Abraham Maslow’s “Need Hierarchy Theory

Abraham Maslow’s “Need Hierarchy Theory

One of the most widely mentioned theories of motivation is the hierarchy of needs theory put forth by psychologist Abraham Maslow. Maslow saw human needs in the form of a hierarchy, ascending from the lowest to the highest, and he concluded that when one set of needs is satisfied, this kind of need ceases to be a motivator.

As per his theory this needs are :

(i) Physiological needs

These are important needs for sustaining the human life. Food, water, warmth, shelter, sleep, medicine and education are the basic physiological needs which fall in the primary list of need satisfaction. Maslow was of an opinion that until these needs were satisfied to a degree to maintain life, no other motivating factors can work.

(ii) Security or Safety needs

These are the needs to be free of physical danger and of the fear of losing a job, property, food or shelter. It also includes protection against any emotional harm.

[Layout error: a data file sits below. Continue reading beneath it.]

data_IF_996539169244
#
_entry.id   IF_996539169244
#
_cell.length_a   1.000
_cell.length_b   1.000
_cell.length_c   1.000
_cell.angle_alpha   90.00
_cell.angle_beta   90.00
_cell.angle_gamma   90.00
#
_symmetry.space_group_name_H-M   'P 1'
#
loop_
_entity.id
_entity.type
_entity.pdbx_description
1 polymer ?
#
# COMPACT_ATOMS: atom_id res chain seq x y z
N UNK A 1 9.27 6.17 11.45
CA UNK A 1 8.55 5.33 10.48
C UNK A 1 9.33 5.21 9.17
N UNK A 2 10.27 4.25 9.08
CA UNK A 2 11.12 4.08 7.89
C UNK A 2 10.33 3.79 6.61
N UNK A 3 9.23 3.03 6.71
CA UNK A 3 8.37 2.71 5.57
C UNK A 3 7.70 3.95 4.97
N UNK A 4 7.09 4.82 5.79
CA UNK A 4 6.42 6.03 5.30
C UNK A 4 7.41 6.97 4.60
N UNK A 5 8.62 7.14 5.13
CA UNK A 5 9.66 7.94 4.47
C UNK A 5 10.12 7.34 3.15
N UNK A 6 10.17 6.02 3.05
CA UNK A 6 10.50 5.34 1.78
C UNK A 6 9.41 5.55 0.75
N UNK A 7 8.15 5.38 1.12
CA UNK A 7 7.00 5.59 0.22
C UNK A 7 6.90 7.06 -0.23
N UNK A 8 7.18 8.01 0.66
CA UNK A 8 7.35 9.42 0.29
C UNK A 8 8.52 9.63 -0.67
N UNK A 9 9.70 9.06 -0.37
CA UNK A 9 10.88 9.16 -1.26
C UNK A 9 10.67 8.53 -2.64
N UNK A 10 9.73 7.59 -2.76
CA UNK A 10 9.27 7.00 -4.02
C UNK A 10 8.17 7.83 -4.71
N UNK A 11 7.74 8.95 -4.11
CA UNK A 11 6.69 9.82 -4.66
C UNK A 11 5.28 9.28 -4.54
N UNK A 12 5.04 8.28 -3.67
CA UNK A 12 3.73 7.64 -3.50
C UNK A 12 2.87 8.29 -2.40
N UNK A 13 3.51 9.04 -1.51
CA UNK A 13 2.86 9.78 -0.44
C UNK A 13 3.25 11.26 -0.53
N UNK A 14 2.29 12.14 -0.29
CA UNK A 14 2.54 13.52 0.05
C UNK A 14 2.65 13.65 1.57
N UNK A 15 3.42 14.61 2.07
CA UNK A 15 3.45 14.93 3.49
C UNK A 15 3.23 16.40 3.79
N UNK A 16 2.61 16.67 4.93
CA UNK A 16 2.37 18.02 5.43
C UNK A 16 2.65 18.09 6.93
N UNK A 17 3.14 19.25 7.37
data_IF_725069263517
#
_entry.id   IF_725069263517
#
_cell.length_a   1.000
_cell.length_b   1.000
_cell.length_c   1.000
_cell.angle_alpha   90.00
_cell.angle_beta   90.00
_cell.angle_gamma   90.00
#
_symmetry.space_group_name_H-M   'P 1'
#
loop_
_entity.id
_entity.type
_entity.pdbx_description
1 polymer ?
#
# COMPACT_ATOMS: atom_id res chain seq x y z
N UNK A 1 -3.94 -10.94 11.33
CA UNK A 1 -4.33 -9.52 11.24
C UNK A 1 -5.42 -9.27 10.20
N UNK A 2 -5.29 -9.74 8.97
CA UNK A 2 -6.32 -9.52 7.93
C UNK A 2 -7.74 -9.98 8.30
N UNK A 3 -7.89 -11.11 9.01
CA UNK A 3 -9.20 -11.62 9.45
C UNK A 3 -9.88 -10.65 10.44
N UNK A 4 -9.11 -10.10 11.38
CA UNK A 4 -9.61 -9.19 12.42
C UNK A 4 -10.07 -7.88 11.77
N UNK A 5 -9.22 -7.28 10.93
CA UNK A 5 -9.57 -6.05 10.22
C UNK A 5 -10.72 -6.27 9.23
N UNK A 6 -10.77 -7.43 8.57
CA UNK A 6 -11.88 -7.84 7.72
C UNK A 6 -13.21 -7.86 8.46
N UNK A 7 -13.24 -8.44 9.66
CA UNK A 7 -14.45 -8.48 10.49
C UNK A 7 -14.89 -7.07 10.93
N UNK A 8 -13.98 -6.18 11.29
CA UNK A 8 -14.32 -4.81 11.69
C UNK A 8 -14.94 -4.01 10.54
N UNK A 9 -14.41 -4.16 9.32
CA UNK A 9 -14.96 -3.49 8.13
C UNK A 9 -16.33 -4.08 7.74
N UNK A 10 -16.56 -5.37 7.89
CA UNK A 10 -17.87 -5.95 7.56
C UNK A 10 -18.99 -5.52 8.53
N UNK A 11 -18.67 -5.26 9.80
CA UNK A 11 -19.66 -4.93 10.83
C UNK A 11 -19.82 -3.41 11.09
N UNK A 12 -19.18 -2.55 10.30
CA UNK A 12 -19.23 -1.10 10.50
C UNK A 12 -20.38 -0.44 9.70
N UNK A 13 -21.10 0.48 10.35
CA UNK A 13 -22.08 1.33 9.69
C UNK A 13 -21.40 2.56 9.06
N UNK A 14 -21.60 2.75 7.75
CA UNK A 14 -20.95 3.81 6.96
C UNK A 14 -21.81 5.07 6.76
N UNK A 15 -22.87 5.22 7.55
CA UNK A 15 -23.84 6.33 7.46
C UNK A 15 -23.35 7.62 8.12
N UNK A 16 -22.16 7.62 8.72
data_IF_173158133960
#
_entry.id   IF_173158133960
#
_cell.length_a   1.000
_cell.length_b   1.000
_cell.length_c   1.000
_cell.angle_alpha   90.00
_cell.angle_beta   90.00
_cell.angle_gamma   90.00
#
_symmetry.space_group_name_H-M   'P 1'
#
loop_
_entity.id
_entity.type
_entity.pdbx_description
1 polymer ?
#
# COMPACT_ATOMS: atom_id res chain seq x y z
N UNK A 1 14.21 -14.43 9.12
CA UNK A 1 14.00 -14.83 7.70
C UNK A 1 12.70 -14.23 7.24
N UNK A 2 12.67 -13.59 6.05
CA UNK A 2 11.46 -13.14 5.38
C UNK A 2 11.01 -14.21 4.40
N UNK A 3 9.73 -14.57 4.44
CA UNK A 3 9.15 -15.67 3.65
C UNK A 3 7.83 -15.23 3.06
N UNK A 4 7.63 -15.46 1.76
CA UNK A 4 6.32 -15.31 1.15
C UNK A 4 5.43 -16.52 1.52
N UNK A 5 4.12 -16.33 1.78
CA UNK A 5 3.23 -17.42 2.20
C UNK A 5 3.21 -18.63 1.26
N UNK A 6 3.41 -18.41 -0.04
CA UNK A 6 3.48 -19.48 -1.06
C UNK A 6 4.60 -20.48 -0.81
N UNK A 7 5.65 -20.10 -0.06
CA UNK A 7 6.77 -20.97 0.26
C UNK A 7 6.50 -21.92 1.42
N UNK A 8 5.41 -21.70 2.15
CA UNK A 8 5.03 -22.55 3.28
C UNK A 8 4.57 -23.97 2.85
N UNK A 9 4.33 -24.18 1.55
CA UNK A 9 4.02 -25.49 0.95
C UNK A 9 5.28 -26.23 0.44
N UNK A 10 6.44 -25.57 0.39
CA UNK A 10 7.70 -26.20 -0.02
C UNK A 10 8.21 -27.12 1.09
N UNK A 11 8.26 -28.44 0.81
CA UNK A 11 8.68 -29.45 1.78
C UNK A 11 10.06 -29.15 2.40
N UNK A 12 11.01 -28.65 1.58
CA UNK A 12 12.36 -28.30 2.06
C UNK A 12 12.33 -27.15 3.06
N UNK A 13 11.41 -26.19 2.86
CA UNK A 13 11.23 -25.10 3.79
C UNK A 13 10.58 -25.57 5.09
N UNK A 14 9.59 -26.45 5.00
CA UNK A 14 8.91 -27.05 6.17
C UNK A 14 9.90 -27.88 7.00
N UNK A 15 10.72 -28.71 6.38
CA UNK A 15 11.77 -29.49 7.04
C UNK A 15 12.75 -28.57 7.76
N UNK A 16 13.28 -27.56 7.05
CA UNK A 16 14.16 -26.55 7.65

(iii) Social needs

Since people are social beings, they need to belong and be accepted by others. People try to satisfy their need for affection, acceptance and friendship.

(iv) Esteem needs

According to Maslow, once people begin to satisfy their need to belong, they tend to want to be held in esteem both by themselves and by others. This kind of need produces such satisfaction as power, prestige status and self-confidence. It includes both internal esteem factors like self-respect, autonomy and achievements and external esteem factors such as states, recognition and attention.

(v) Need for self-actualization

Maslow regards this as the highest need in his hierarchy. It is the drive to become what one is capable of becoming; it includes growth, achieving one’s potential and self-fulfillment. It is to maximize one’s potential and to accomplish something.

As each of these needs are substantially satisfied, the next need becomes dominant. From the standpoint of motivation, the theory would say that although no need is ever fully gratified, a substantially satisfied need no longer motivates. So if you want to motivate someone, you need to understand what level of the hierarchy that person is on and focus on satisfying those needs or needs above that level.

Maslow’s need theory has received wide recognition, particularly among practicing managers. This can be attributed to the theory’s intuitive logic and ease of understanding. However, research does not validate this theory. Maslow provided no empirical evidence and other several studies that sought to validate the theory found no support for it.

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